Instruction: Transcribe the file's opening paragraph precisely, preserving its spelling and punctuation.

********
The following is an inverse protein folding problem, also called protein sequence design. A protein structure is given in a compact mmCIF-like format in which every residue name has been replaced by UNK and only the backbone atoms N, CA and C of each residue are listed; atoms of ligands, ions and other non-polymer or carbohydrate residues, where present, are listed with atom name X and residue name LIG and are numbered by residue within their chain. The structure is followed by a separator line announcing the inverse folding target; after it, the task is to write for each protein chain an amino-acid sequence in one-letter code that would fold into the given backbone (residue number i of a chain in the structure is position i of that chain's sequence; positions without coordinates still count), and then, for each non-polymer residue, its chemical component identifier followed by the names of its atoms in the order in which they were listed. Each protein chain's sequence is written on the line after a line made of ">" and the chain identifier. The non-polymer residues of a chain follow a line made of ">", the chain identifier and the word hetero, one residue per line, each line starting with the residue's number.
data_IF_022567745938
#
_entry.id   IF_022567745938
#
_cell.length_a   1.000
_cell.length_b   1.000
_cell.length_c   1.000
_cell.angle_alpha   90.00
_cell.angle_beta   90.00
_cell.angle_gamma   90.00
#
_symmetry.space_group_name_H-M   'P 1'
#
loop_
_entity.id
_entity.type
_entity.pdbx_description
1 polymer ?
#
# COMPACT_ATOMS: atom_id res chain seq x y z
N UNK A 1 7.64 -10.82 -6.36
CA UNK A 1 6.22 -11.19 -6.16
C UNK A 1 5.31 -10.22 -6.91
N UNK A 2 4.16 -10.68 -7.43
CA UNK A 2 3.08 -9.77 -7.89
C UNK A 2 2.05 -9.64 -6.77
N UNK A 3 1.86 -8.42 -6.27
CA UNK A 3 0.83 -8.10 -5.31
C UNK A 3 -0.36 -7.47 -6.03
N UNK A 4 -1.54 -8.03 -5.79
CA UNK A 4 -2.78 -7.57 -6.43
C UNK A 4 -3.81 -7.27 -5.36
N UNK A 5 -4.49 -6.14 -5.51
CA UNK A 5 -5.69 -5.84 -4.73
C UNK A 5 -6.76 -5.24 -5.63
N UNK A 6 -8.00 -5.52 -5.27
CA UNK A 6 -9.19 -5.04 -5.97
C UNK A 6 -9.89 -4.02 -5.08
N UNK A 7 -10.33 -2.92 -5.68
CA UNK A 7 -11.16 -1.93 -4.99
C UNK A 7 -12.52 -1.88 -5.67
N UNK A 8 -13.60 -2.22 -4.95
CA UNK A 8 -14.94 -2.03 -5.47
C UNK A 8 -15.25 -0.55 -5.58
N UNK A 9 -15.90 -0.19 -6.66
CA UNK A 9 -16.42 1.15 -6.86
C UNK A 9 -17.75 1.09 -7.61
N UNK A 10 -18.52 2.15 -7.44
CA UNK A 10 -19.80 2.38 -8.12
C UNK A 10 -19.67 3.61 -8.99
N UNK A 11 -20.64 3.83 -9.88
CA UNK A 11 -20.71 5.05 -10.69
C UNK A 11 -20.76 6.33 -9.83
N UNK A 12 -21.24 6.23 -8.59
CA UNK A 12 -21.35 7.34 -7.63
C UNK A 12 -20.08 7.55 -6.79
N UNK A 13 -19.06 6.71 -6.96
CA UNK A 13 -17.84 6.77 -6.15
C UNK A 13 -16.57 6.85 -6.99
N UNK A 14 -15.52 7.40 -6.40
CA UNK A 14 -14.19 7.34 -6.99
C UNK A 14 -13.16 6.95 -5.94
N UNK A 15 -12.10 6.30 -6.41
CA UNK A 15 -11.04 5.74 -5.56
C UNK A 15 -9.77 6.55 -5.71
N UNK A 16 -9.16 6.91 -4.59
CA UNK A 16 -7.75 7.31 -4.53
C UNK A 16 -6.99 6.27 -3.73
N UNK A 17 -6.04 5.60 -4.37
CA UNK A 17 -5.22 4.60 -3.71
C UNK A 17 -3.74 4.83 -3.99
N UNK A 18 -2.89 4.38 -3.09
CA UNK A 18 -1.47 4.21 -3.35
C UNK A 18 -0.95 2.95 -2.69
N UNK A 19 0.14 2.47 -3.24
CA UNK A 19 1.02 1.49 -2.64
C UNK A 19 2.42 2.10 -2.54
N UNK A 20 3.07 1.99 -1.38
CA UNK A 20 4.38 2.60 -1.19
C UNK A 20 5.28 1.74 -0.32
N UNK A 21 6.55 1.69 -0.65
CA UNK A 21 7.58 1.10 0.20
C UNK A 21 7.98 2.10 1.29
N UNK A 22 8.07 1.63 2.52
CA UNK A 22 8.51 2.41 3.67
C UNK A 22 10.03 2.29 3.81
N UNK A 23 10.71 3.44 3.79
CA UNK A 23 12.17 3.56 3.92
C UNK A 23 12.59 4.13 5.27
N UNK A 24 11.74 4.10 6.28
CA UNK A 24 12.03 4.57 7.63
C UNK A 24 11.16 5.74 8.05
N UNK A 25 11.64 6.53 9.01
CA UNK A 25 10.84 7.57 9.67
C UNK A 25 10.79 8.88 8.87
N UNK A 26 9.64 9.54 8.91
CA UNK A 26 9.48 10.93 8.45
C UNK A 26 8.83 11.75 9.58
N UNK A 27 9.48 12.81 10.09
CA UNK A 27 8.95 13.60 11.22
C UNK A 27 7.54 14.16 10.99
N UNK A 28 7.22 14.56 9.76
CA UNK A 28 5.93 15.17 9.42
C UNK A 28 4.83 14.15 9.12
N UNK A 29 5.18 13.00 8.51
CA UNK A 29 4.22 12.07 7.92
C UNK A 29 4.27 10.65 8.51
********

The following is an inverse protein folding problem, also called protein sequence design. A protein structure is given in a compact mmCIF-like format in which every residue name has been replaced by UNK and only the backbone atoms N, CA and C of each residue are listed; atoms of ligands, ions and other non-polymer or carbohydrate residues, where present, are listed with atom name X and residue name LIG and are numbered by residue within their chain. The structure is followed by a separator line announcing the inverse folding target; after it, the task is to write for each protein chain an amino-acid sequence in one-letter code that would fold into the given backbone (residue number i of a chain in the structure is position i of that chain's sequence; positions without coordinates still count), and then, for each non-polymer residue, its chemical component identifier followed by the names of its atoms in the order in which they were listed. Each protein chain's sequence is written on the line after a line made of ">" and the chain identifier. The non-polymer residues of a chain follow a line made of ">", the chain identifier and the word hetero, one residue per line, each line starting with the residue's number.